Long run reflections

Sunday is usually long run day, a day to lace up my trainers and step outside. Long run days generally mean heading out to a local trail to train but also to clear my head, let all the weeks thoughts and experiences sort themselves into order. My life is busy within work and out, its the way I like it but to keep this going, time out on local trails is required.

So, on this long run I got the chance to try a new route following the river stour. It was new enough to make me concentrate on my direction but easy enough to allow thoughts to flourish. The image above is near the end of my run around the local lake, beautiful!

This week sees me half way into the second month of my new post so its time to reflect on what I’ve seen and learnt. In my first few weeks I’ve tried to get to as many wards and departments as possible. Not just to meet people but to get a real flavour of how care is delivered in the Trust.

Running allows my reflective brain to turn what I’ve seen and heard into something coherent I can use to inform. So I’ve done lots of walking and talking, taking in views, ward layouts and different ideas from staff across the Trust. In addition to my agenda it’s also pre CQC assessment time, so every one is focussed on finding the best ways to make their department shine. It’s been a good time to get to know the good and not so good parts of the Trust.

For every area I’ve been to, I know I need to return for a second look. But that’s the plan, next week its time to return and really lift the stones. Now I know who is who, can recognise the different uniforms and professions it’s an easier job to do.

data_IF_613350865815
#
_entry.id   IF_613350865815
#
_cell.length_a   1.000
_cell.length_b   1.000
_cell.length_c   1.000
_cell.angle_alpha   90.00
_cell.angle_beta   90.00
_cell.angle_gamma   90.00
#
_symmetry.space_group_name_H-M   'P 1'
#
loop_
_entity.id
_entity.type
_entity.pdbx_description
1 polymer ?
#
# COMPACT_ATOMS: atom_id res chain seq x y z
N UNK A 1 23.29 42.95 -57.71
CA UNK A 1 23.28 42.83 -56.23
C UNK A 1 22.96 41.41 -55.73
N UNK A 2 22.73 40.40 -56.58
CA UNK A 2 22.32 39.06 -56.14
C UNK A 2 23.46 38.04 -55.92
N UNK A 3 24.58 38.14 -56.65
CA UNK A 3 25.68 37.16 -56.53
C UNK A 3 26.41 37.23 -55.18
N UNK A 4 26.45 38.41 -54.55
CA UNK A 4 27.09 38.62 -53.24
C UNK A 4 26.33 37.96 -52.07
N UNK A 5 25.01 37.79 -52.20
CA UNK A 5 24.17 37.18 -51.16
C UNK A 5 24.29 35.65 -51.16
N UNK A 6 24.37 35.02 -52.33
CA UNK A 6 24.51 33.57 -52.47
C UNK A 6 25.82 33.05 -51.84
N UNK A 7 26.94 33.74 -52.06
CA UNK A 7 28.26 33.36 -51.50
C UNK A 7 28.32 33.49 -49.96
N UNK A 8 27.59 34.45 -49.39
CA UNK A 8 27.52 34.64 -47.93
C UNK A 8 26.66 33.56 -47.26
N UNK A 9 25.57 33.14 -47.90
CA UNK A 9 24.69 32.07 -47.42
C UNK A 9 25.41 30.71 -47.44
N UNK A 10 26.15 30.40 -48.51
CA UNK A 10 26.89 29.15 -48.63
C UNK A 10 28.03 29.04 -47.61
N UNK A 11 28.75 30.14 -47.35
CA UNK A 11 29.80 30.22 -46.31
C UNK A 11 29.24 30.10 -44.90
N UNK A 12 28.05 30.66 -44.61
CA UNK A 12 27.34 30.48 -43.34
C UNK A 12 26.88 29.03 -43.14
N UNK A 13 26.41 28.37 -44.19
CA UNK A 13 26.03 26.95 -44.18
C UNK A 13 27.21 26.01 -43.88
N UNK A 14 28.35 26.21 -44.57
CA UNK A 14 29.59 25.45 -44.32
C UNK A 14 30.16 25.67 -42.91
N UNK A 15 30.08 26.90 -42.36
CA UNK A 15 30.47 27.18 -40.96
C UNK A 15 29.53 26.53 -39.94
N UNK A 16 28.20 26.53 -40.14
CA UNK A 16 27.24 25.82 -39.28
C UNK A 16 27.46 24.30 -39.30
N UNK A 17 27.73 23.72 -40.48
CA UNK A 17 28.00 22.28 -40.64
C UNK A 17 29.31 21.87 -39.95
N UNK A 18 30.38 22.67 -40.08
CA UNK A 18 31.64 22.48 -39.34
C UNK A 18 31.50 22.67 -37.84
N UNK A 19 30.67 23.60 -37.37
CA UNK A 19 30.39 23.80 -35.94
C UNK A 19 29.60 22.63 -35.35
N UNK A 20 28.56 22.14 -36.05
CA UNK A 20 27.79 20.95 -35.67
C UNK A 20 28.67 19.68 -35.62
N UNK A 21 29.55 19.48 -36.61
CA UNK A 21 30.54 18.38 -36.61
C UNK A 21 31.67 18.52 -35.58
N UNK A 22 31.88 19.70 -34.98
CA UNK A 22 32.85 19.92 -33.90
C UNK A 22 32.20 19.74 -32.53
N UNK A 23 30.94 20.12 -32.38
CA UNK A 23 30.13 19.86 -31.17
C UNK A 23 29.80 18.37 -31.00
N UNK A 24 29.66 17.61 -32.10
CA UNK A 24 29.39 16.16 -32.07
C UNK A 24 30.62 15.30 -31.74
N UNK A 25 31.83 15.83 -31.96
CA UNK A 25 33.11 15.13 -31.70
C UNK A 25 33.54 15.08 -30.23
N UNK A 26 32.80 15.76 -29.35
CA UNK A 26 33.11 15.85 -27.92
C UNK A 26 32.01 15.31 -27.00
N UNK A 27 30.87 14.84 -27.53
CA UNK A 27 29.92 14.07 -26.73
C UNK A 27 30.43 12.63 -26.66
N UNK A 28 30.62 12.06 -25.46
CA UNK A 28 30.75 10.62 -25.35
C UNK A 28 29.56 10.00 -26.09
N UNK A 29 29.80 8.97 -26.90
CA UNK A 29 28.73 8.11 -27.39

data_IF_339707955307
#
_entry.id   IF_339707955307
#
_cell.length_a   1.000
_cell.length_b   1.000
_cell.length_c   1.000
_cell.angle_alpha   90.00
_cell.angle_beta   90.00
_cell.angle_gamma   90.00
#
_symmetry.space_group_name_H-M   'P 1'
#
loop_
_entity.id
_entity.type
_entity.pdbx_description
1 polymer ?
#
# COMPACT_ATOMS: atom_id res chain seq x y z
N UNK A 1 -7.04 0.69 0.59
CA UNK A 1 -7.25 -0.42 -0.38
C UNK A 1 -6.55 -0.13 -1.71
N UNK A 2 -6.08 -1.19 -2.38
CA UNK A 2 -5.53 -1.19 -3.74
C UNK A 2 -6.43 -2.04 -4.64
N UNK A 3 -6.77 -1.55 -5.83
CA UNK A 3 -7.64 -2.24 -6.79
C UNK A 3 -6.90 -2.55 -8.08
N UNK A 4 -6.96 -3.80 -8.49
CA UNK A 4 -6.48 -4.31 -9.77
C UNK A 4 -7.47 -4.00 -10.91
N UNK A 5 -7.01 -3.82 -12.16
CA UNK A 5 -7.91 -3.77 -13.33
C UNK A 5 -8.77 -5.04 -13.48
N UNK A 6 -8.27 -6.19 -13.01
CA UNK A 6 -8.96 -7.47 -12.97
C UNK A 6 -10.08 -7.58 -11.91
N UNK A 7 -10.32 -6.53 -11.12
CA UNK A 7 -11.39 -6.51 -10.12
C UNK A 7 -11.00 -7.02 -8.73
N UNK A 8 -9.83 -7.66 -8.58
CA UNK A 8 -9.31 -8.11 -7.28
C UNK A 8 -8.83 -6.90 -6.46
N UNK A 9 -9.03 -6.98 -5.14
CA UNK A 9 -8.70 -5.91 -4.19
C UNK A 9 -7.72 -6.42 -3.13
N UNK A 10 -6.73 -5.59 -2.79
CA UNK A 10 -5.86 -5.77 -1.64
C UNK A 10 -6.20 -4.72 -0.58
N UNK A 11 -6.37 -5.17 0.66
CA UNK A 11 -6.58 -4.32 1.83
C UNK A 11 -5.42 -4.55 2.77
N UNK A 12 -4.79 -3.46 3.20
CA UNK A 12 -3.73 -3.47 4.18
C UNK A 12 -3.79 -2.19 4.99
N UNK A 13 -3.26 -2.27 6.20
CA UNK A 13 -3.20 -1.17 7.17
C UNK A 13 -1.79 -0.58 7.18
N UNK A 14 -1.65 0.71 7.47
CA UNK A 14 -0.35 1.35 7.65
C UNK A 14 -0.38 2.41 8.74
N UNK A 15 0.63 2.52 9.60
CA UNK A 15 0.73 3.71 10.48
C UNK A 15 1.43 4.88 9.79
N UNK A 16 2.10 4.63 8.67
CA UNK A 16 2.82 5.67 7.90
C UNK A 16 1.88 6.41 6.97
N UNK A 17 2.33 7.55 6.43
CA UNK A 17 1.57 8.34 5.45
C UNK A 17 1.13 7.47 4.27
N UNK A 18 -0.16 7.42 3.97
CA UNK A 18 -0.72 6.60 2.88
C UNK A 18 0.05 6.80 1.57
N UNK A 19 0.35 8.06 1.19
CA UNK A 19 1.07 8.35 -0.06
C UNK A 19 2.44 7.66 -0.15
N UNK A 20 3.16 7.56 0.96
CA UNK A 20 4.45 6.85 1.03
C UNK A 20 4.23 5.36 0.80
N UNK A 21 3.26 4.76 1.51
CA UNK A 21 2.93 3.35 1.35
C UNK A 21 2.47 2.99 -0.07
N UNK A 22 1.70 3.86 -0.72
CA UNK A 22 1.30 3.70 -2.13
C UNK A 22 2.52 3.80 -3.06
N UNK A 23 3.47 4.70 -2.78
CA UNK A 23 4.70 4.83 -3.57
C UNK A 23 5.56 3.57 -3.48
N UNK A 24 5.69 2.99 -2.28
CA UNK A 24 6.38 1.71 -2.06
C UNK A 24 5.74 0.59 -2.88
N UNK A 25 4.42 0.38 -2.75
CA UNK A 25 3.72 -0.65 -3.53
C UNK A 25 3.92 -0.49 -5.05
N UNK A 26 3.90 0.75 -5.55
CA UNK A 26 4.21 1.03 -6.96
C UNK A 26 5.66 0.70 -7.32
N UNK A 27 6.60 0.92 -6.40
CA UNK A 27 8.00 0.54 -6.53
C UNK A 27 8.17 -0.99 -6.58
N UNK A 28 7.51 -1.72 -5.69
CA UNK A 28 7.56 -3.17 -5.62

I have many budding ideas about what I want to change, I have seen practices I think my team could improve but mostly I’ve been impressed with the skills and interest in infection prevention and control across the Trust. I am pleased that I have been able to join another really skilled team, it wasn’t easy to leave RBCH with so many good friends and colleagues.

I’m looking forward to getting beyond these first views, I really value the fresh eyed time but as with finding a new trail to run on, its the second and third time where you get to forget directions and just look around!

So, what’s different about Poole is that it has its own ethos for, well, how to be. I have to say, I’ve been curious about the Poole approach for some time.

Wether this is the newness of this shiny new job I don’t know, but I’ve been bowled over by how welcoming everyone has been. There is a youthful feel to the Poole approach and with this is a real energy in its ambition. The structure maybe old but within its walls is a dynamic work force.

This week I’ve also got to link back in with colleagues in the South West IPS and deliver a presentation on IPC in the built environment. This has been part of my working world for the past 12 months so it was a great opportunity to talk about the journey so far and what I’m learning. It was great to hear my questions reflected back from colleagues and peers going through the same processes.

At the meeting were other leads and IPC focused staff. We got to listen to nurses from the Royal Navy talking about IPC from their perspective. That was fascinating, I’d spent 5 minutes talking about the problems of ‘bobbly flooring’ only to see the real challenges of keeping floors clean on a ship at sea! Then we had an interesting session on HPV delivered by Tania from Bioquell. I had no idea the company had such a long history, something I’m going to want to read more about.

So, reflecting on a faster timescale has been much harder than I thought. Most of the blogs I’ve published were already drafted in my head but this had to wait for a spark. It took me getting lost on the way back from a ward to find this spark…and so that leaves me with some years to cover from my previous post, these are slowly brewing…watch this space!

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